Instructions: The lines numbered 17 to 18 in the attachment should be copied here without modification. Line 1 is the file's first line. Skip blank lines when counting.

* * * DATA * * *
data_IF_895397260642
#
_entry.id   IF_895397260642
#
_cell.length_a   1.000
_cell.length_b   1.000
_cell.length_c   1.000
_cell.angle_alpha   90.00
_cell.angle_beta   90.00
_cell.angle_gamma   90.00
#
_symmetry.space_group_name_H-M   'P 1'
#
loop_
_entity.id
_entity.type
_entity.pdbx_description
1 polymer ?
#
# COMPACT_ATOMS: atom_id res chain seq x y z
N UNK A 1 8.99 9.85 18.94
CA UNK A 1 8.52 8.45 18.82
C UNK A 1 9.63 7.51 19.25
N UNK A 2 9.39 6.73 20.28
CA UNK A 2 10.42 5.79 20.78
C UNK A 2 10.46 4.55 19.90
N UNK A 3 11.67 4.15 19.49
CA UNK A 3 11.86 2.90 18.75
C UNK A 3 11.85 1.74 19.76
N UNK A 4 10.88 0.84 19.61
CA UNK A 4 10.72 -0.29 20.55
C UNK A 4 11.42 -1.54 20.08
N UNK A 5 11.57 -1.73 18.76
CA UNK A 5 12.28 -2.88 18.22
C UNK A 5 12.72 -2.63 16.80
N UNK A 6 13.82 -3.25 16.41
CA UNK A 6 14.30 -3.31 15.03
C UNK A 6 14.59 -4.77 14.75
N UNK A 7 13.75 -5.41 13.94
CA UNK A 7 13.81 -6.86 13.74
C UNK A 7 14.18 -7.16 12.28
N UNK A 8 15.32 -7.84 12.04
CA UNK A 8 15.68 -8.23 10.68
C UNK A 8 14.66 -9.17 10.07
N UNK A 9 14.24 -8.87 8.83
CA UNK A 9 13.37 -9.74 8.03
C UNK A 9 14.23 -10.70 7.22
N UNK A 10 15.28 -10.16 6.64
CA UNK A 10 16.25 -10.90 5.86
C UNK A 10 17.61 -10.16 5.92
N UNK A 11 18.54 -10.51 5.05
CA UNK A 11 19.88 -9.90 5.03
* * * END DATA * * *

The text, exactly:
_entity.pdbx_description
1 polymer ?